Taking A Closer Look: The “For Sale” Status Of TNA Wrestling

With the recent focus in the wrestling industry centered on CM Punk and his WWE walkout, attention has turned from another recent hot topic around the industry:

The sale of TNA Wrestling.

News that the company was for sale broke late last year in a time when the company seemed to be in for some serious changes. Hulk Hogan looked to be on his way out, there was a great deal of uncertainty that the company would be able to retain the services of AJ Styles, and the annual Sting free agency loomed.

When the story first surfaced, the said reason that the Ryders and the Carters, the principal financial investors in the company, wanted to get out was because the company was annually losing money and they were tired of bankrolling it’s losses. The big price acquisitions of Hulk Hogan and Eric Bischoff hadn’t paid off financially, and they had become tired of continuing the pay the losses of the company.

Secrecy abounded in the aftermath of the news. Super secret buyers were said to be interested, and TNA publicly denied the rumors, though weakly, mainly through the Twitter feed of TNA President Dixie Carter. An internal company memo surfaced online from Janice Carter to all TNA employees making clear that the company was in fact not for sale.

Still, the rumors of it’s for sale status continued. Billy Corgan, “The Smashing Pumpkins” frontman, was rumored to be the lead candidate to purchase the company. A deal was reported to be nearly done, and then all the word about the deal went silent. Weeks passed with no news of a potential sale.

The next serious bit of TNA news came in the form that Jeff Jarrett, the man who founded TNA with his father Jerry and still remains a minority owner of the company, was leaving the company. Since then, rumors have run rampant that he is starting a new company with country music star Toby Keith after the pairs bid to buy TNA fell apart.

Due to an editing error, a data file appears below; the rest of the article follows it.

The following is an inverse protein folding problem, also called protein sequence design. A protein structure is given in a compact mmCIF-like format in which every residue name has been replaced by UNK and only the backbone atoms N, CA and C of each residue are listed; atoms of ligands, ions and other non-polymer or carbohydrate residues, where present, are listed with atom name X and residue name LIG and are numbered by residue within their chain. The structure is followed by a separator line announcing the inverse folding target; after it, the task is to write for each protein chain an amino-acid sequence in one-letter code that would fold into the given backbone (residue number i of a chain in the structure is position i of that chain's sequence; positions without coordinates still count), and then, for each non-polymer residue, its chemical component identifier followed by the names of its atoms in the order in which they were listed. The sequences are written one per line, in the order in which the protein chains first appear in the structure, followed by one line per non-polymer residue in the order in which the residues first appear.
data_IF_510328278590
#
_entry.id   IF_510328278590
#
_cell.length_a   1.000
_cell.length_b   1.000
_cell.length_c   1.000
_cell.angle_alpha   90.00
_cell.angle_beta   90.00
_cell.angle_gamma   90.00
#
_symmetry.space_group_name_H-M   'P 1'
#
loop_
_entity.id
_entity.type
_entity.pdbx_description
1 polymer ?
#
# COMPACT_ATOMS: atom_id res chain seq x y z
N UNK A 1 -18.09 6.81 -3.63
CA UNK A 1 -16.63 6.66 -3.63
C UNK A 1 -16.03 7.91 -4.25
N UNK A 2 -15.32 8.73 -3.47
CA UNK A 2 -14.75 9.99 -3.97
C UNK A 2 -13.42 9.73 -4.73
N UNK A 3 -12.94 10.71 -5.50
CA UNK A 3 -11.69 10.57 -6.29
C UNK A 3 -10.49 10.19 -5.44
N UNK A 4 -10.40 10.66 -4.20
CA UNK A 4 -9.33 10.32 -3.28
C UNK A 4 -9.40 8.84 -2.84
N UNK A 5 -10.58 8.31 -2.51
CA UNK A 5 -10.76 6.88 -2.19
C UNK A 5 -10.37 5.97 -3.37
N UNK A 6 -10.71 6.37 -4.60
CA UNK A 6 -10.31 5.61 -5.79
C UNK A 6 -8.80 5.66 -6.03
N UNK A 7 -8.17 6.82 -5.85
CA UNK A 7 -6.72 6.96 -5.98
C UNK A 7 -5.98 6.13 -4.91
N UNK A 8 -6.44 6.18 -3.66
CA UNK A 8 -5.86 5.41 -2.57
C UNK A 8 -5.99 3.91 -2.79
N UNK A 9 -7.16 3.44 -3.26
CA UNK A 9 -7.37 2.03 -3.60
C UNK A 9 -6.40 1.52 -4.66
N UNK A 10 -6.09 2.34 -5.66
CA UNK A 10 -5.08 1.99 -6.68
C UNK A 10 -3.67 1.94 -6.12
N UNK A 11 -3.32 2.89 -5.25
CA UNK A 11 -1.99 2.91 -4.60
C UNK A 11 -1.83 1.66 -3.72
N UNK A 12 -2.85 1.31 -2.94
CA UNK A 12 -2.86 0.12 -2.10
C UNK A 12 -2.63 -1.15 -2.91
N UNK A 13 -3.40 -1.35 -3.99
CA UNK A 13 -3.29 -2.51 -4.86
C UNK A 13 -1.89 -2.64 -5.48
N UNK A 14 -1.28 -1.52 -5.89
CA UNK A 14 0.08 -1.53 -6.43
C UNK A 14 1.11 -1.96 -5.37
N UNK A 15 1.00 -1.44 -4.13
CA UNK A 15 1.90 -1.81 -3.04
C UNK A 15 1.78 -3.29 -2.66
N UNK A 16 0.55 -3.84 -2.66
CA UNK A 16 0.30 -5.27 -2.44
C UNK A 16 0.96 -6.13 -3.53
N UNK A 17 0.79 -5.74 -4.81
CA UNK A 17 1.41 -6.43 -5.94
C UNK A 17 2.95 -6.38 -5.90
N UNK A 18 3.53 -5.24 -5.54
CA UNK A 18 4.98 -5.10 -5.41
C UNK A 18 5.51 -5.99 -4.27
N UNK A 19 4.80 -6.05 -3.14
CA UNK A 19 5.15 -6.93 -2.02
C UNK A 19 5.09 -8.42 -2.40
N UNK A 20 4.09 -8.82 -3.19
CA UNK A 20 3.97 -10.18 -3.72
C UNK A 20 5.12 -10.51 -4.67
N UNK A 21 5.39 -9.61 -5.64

How much of all of this is true? Is TNA for sale? Were Jarrett and Keith potential buyers, and did their deal fall apart because of creative differences? Breaking this down and looking at it logically seems to call into question many of the things reported about the sale of the company in recent months.

Was/is TNA actually for sale?

TNA never officially confirmed or denied the rumor. Dixie Carter made light of the news on her Twitter feed, and rumored buyer Billy Corgan did as well. The lack of official denial either way by the company itself makes the water murky when it comes to assessing whether or not the company is for sale.

Consider this: when you have an item you want to sell, do you,

A) Do nothing at all to let anyone know said item is for sale, and try to conduct a sale under a cloud of secrecy


B) Let potential buyers know your item is for sale so that free enterprise takes over and a sale is made?

Unless you’re selling illegal drugs, the answer you picked would most likely be B.

If TNA was for sale because the Ryders and Carters are annually losing money and they have grown tired of it, why not actually make an attempt to sell the company? Even when AOL-Time Warner put WCW up for sale over a decade ago they made it public they were looking to unload the asset. So if TNA was really for sale, why wouldn’t they be a little more proactive about getting the word out?

It was reported early on that Vince McMahon and the WWE had zero interest in purchasing TNA.

Vince McMahon

Personally, I find this hard to believe. McMahon, obviously, is a very smart businessman. He made his money back on the purchase of WCW in about 10 minutes. McMahon is still cashing large WCW funded checks over 10 years after the purchase, and there is no end to the profit in sight.

While a TNA purchase wouldn’t have yielded near the profit that the WCW deal did, if anyone would have been able to maximize the profit, it would have been Vince McMahon and the WWE media machine. The TNA tape library is expansive, and includes a lot of great content. WWE makes the most of that content, and they could have easily done the same kinds of things for TNA that they have done for ECW and WCW. As long as the price was in reason, WWE interest in the promotion made good sense. But yet it was reported that there was none.

Did a deal with Jeff Jarrett and Toby Keith fall apart over creative reasons?

The most recent chapter in this saga seems to raise yet even more red flags.

It was reported that Jarrett and Keith had been very close to finalizing a deal to purchase the company when Bob Ryder made a request that caused the potential deal to fall apart. Reportedly, Ryder bargained that as part of the sale, Dixie Carter would get to keep her position both backstage and on-screen. The pair didn’t want to inherit a company with any creative limitations and decided then that it was just as good an idea to start their own company and pull out of the running to buy TNA.

The notion that Jeff Jarrett and Toby Keith were trying to buy the company makes sense. It makes good sense. Jarrett founded the company, he has experience in the business, and Keith has the money to broker the deal. Not to mention Keith has appeared for TNA in the past. It would also make sense to believe that they were close to finalizing a deal. Beyond that, however, it starts to make a little less sense.